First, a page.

One dance, one look, one dance, can bring so many repressed, dormant feelings bubbling to the surface. In many country’s prostitutes charge more for kissing than they do for sex? Why? Because sex can be very perfunctory, while kissing serves no real purpose other than to convey very real emotion. Love, lust, passion, tenderness, care, adoration can all be expressed in a kiss, if it’s good enough, if the timing and chemistry are right.
It seems so simple, to open your mouth and let someone inhale your exhaled breath, to breathe them in, taste them, smell them, touch them in a way that doesn’t cause physical climax but satiates an even more vital urge: the desire to feel needed and loved. When’s the last time you’ve been properly kissed?
“In the glow of the street lights.
I see them descend.
Like a million parachutes;
Small men on a mission….”
I’ve had an interest in Sixpence None the Richer since they burst unto the mainstream pop scene with 1997’s “Kiss Me”. Although I was never never a true fan, with each album release, they always had one or two songs that intrigued me.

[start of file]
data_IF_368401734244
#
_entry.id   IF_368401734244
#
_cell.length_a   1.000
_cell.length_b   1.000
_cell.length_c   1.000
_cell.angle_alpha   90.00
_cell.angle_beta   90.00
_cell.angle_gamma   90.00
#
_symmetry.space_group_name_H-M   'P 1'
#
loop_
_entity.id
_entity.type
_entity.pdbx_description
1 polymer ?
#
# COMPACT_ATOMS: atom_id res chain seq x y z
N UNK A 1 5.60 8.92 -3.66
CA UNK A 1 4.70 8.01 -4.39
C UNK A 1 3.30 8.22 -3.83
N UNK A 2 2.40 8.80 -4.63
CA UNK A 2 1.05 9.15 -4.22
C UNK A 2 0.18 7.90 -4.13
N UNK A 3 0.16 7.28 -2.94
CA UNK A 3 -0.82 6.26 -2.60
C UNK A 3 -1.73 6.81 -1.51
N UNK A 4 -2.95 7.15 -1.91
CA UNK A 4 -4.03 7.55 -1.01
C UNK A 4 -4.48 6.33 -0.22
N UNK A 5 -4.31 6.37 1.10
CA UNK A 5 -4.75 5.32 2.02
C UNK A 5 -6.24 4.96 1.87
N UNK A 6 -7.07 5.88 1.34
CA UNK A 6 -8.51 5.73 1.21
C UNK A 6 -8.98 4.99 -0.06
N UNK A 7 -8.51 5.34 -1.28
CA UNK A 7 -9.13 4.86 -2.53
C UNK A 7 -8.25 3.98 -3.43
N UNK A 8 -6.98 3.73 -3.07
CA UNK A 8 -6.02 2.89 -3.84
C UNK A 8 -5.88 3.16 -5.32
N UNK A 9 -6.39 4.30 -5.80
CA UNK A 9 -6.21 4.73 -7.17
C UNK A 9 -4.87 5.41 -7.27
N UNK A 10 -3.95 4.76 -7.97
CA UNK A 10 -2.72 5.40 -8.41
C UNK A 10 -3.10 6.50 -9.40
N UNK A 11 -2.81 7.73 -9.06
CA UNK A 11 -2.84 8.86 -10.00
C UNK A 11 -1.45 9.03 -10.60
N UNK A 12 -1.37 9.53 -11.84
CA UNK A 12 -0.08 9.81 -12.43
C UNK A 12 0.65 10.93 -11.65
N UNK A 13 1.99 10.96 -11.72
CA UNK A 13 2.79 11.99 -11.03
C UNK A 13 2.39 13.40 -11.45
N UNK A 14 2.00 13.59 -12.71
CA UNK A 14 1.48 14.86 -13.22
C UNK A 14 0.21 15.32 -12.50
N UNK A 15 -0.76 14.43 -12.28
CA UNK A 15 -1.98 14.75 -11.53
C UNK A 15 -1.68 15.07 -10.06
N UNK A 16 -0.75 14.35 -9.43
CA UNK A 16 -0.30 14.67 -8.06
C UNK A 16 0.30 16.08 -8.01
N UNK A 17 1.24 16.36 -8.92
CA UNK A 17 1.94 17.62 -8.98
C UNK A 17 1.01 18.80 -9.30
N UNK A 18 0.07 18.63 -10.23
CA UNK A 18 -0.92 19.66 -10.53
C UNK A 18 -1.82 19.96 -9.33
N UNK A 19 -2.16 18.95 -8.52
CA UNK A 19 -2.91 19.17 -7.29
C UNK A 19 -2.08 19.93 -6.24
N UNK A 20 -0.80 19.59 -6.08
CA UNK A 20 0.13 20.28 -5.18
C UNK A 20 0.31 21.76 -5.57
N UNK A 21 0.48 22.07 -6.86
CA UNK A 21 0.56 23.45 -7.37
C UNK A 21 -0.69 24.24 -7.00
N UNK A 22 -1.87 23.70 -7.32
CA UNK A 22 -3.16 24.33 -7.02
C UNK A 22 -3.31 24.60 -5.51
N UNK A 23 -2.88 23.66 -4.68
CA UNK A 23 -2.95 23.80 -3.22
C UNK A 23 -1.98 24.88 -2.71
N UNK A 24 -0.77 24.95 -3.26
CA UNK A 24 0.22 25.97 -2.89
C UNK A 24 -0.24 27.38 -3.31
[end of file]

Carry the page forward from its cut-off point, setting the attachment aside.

Because of this, their “Divine Discontent” album came as a bit of a shock, since I loved nearly every song on the record. “A Million Parachutes” a simple song about snow, was one of the many that I loved and I connected to it in a major way because at the time (and to this very day) I hadn’t ever seen snow. Every single time I hear the sweet melody of this song, I image the wonder of a phenomena that has eluded my grasp for almost 30 years: snowfall. But every time I listen closely to Leigh Nash’s unique, childishly husky voice, I can pretend. The ability to make a listener “remember” something that they have never experienced is pretty extraordinary. And that’s what makes this song timeless to me.